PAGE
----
The morning of September 11, 2001, was one of those times we all remember exactly where we were and what we were doing. It was the day that "life as we know it" ended. Normal took on a new meaning. America lost its innocence that morning. Heroes were born and heroes gave their lives. While women gave birth in nearby hospitals, many children would lose their parents in the nearby towers. People all over the world stopped their morning work in offices, schools, on the buses, and trains to watch the image on their television screen of the first tower of the World Trade Center after the plane hit. Their horror increased when the next plane hit the second tower. Many of us knew at that moment that this wasn't an accident. This was the beginning of a war. It would be a war unlike any we have ever known, a war on American land, and we would become soldiers.
I was photographing the attacks from my offices in Greenwich Village. Taking pictures from my fire escape, I met my neighbor for the first time when he heard me praying as I photographed the shocking event. The view I had enjoyed for more than twelve years was being destroyed before my eyes. People were dying. I was soon to learn that my neighbors roommate was working that morning in the first tower hit by the terrorist plane. For her privacy we will call her Jane. Six weeks after the attack, Jane told me her story.
Jane, who's in her early twenties, moved to New York City seven months before the attack. She had never been to the city when she accepted her company's offer to relocate from California. Shortly before the attack, she broke up with her boyfriend. Her job wasn't going as well as she'd hoped it would. She described herself as "messed up".
On the beautiful clear morning of the attack Jane got to work a little late. She worked for a bank on the 81st Floor. She said she was very busy typing on her computer, as were all the other employees on that floor, when the building shook suddenly as if there'd been an earthquake, knocking people out of their chairs.
Having grown up in the Bay Area of California, Jane was familiar with earthquakes. Even though windows surrounded them, the employees had been working too intently to see the plane hit the floor above theirs.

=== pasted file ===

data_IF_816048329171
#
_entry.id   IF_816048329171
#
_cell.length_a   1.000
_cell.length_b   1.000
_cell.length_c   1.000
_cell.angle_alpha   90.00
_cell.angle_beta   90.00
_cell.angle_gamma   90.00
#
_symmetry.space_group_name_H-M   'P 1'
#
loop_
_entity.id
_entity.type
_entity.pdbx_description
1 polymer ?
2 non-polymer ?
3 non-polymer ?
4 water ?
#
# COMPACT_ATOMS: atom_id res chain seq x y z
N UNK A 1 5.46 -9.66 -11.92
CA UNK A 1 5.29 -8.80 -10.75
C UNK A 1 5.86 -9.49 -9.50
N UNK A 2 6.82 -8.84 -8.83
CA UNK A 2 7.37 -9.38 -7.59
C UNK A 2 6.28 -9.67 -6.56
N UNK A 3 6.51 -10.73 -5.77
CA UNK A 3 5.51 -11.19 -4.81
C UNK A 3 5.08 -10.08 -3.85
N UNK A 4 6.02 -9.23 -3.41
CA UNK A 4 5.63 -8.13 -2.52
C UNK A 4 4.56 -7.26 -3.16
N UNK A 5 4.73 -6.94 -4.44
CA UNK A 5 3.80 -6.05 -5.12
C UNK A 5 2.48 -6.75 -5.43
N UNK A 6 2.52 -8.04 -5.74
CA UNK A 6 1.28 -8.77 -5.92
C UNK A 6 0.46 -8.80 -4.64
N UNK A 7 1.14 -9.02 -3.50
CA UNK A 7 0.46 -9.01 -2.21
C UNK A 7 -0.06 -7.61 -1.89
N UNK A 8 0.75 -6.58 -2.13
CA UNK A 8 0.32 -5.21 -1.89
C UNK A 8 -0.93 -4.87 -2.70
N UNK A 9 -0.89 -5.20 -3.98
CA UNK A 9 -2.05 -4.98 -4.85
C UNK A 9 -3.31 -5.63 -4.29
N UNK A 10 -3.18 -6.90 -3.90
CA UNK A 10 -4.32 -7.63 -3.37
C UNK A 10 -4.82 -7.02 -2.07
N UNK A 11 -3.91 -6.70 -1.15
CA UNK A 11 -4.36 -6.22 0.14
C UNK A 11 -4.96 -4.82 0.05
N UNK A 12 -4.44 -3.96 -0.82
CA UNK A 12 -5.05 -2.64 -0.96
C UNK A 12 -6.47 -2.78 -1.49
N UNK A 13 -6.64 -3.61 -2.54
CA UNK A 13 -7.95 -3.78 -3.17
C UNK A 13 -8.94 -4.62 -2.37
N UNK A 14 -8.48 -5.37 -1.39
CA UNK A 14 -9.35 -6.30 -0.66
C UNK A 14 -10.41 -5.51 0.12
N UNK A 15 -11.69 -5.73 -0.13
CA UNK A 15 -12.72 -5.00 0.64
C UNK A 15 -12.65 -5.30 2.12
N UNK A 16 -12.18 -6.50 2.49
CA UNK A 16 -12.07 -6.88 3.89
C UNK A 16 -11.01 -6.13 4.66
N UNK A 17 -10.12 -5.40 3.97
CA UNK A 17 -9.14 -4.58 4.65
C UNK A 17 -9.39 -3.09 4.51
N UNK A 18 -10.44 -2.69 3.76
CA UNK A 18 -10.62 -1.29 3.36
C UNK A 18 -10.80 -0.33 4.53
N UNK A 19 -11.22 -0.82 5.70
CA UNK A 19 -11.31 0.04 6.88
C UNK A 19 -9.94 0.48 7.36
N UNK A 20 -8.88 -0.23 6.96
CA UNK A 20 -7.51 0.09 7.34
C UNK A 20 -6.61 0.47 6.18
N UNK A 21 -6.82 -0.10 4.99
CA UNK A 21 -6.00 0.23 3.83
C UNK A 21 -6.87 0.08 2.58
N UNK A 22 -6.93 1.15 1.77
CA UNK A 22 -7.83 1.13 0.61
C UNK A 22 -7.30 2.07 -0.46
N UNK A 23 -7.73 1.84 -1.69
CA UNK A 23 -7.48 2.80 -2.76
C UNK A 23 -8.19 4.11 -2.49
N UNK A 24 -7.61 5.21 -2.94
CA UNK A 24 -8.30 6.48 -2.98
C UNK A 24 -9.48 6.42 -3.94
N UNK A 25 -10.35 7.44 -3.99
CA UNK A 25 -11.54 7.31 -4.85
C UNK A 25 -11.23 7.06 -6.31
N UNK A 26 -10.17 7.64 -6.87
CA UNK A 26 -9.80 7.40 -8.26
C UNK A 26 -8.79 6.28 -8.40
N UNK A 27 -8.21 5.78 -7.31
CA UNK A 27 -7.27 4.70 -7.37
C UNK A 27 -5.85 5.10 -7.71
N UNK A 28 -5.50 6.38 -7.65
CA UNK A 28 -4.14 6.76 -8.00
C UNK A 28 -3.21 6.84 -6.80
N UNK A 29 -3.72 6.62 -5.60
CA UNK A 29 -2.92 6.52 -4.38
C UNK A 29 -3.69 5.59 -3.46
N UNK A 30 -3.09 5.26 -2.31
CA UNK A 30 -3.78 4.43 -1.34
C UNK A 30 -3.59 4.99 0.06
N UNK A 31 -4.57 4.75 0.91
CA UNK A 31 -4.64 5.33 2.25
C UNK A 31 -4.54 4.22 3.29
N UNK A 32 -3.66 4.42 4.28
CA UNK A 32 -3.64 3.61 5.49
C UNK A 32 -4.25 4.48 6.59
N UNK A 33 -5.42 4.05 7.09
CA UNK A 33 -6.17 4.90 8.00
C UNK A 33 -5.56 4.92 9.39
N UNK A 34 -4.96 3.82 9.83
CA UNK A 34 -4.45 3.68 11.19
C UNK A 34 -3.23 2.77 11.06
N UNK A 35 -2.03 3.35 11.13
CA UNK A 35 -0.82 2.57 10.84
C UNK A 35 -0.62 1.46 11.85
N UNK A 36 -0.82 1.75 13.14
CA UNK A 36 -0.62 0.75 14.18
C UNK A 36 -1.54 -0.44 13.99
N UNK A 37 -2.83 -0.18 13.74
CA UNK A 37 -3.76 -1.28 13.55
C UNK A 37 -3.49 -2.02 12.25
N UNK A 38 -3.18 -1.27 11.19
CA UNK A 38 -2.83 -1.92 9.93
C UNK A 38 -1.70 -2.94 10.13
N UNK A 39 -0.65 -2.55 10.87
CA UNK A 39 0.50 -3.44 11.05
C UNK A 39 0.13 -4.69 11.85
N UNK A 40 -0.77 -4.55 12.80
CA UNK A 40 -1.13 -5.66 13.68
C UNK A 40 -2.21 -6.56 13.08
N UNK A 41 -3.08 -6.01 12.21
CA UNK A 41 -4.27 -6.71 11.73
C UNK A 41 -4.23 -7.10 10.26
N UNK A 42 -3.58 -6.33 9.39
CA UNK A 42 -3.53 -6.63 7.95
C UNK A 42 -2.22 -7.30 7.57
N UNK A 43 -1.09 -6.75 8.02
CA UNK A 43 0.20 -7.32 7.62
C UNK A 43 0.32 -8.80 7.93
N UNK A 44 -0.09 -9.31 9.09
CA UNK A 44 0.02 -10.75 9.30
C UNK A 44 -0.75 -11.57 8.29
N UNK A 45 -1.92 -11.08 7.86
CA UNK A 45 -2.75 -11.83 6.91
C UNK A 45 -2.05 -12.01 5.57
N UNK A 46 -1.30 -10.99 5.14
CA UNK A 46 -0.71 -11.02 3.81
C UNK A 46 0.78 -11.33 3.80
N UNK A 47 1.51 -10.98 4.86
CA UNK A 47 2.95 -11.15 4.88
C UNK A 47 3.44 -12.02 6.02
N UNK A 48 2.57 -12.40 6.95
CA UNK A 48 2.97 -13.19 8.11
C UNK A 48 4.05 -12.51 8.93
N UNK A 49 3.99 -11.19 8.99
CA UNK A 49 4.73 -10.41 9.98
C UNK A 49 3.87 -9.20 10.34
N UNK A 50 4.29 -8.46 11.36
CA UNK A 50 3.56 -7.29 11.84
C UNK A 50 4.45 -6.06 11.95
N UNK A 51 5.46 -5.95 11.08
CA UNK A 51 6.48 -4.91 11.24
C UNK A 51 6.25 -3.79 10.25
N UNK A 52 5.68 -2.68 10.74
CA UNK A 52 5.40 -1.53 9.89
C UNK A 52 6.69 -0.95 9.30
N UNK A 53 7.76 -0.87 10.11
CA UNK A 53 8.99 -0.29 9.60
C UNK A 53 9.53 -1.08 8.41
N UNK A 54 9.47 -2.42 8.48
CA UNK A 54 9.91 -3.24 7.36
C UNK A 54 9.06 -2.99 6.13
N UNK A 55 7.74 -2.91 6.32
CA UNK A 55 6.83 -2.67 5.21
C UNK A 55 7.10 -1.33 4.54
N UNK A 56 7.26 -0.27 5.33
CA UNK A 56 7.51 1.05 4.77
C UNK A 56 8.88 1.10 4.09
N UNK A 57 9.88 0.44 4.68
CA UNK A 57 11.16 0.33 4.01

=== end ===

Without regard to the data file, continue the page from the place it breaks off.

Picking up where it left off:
Now they could see pieces of an airplane falling from the windows above them. They made a quick decision to leave the building, believing they'd been hit by a small aircraft. They went calmly to the stairwells, which were still lighted as they made their trip down the stairs. She said that she occasionally would have to stand to the side as someone from the higher floor would come by screaming in pain from serious burns. She said one woman was so racked with pain that she turned her head to the side and looked at the wall so as not to see the extent of her wounds when she passed by. On the thirtieth floor they saw firefighters coming up the stairs. She said, "The poor firefighters had to stop to catch their breath as they carried the heavy equipment up the stairs." She said the firefighters assured them they were doing the right thing to continue their evacuation. She said she was most afraid of the smoke overcoming them, but the firefighters told them they would get out, so everyone continued to walk down the stairs in an orderly fashion. Two of her fellow workers stopped to assist an older woman who was having problems getting down the stairs, but she continued on with the rest of her co-workers until they got to the bottom floor. The trip took an hour. When they reached the bottom floor, they stepped into ankle-deep water. She held up her new Banana Republic pants, hoping she wouldn't ruin them in the water. There were firefighters and policemen on the bottom floor instructing them to go in a direction that seemed to her to be the longer way of getting out of the building. She found out later they instructed them to go in that direction to keep them from seeing the crushed bodies of those who had jumped from the windows, and parts of bodies. She noticed a crack in the foundation of the wall when they were in the shopping area of the bottom floor and wondered then "what could have happened to cause this much damage." She continued with her group of co-workers as at last they stepped out of the building. She had turned to a co-worker to ask for a cigarette when they heard a loud indescribable noise behind them. She said she didn't turn to look back, she knew. She started running. Ten steps later, glass from a window of the Borders store pushed her with so much force that it sent her sailing. She was thrown behind a large concrete flowerpot and a metal gate from a store landed on top of her. Within a minute after the noise, it was pitch black all around her and completely silent. She felt the gate on top of her and managed to push it forward. She pushed through debris in the darkness with her hands, struggling to breathe in the thick, dirt-filled air. She turned her head in every direction and couldn't see anything but darkness. She
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